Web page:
It’s a little jarring to see Of Monsters and Men’s frontwoman Nanna Bryndís Hilmarsdóttir—like going back in time twenty-five years and facing a young Björk. Hilmarsdóttir surely gets this comparison a lot, especially considering she shares Björk’s Icelandic heritage and has a similarly charming accent—albeit with a decidedly American lilt. Donning an olive green jumpsuit with delicate gold necklaces circling her neck under a choppy haircut, Hilmarsdóttir still looks like a fresh-faced teenager, even if she’s left those years behind.
Hilmarsdóttir is on a short break from Of Monsters and Men’s rehearsals for their long string of tour dates in support of their third album, Fever Dream. She sips a warm drink from a white porcelain mug while dogs gambol about the airy studio in Reykjavík that she shares with her fellow bandmates, vocalist/guitarist Ragnar Þorhallsson, guitarist Brynjar Leifsson, bassist Kristjan Pall Kristjansson, and drummer Arnar Rosenkranz Hilmarsson. Of Monsters and Men have three studio dogs, which they claim make the space “cozy.”
Considering how much time the band spends in their studio, it’s essential that it be as comfortable as possible. It’s been a whirlwind for Of Monsters, who since their perennial alt-rock hit “Little Talks” almost a decade ago, have been on a steady upswing. They’ve completed tour after increasingly large tour, performed at better and better festival time slots, made high-profile television appearances (including as a band on Game of Thrones), and had their music appear in many films and series, all the while racking up the Spotify streams.
Fever Dream was preceded by the well-received “Alligator,” the Hilmarsdóttir-penned and vocalized single that served as an indication of where the indie folk five-piece are taking their music—which, for the first time, sees a clear distinction between Of Monsters and Men’s two central songwriters. Here, Hilmarsdóttir explains it all.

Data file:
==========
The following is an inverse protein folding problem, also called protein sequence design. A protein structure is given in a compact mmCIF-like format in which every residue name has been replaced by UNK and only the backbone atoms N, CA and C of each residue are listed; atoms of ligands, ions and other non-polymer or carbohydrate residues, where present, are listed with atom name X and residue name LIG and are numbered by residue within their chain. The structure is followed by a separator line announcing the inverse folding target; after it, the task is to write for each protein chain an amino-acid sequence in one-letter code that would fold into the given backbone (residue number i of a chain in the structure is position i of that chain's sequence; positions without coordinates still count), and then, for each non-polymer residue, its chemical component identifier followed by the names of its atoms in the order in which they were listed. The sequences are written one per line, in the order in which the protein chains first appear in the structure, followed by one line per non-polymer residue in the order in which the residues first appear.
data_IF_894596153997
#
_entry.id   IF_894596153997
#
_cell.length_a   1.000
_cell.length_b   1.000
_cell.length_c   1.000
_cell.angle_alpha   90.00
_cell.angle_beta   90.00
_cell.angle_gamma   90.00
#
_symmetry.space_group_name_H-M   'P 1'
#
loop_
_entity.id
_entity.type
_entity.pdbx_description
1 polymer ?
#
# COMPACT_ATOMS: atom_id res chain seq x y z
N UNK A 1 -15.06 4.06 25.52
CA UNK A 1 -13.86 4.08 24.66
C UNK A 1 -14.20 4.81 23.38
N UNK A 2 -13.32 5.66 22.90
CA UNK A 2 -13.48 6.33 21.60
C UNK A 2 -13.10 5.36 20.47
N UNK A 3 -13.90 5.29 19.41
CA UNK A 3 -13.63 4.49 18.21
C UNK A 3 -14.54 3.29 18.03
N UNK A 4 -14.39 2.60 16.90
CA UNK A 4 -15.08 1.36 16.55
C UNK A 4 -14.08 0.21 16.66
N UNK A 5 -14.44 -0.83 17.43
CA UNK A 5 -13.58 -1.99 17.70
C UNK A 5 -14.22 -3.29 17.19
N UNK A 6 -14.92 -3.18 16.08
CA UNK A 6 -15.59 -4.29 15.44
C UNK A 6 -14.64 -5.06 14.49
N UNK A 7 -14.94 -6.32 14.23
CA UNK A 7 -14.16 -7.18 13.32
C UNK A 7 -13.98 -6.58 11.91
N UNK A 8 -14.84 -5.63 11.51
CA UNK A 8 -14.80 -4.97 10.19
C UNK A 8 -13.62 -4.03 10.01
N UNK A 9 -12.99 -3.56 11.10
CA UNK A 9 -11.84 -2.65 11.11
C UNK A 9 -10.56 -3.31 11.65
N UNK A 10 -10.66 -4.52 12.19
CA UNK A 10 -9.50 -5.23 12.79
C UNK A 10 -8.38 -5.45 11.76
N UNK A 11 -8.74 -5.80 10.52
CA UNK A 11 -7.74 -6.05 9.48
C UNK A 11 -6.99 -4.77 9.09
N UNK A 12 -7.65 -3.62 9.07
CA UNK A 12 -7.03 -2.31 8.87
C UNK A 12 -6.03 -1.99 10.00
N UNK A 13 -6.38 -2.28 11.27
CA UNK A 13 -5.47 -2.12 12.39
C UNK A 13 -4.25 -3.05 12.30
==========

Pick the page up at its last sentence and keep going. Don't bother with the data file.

Why did you decide to change your working process to write separately?
The ideas usually come from one person. Before, maybe I would pick up an acoustic guitar and use that for writing. But I had been feeling very bored with the process of writing that way. I felt like I knew what was going to happen when I picked up a guitar. It wasn’t very inspiring. The laptop suddenly felt like this new magical thing, this whole new world, and we wanted to explore that, so we went our separate ways.
You hadn’t written on a laptop prior to this album?
Producing tracks on a laptop was something I was very drawn to, but I did not know what I was doing. I come from a singer-songwriter background, very organic, having the piano in front of me and creating the whole landscape of the song that way, not really relying on anything but just that one instrument and your voice. I did not know what I was doing when starting to write this album, which I think is good because you approach it with a naïve, childish attitude. There are no rules.
That’s a steep learning curve, spending more time working out the technical side than actually creating.
It was very frustrating, and I’m horrible at knowing how to Google things. There is the whole cliché of being an artist and [ideas] coming over you and you follow them. It’s true in some ways, but it’s also making the time for that to happen. I was very strict with myself. Wake up, get coffee, get breakfast, go upstairs to my workspace and I’m working all day. Maybe the entire day is going to be me figuring out how to make this plug-in make any sense. And then maybe in the evening I feel super-creative and I can use it. It was constantly me locking myself in a room, being alone, marinating and not getting dressed for a few days.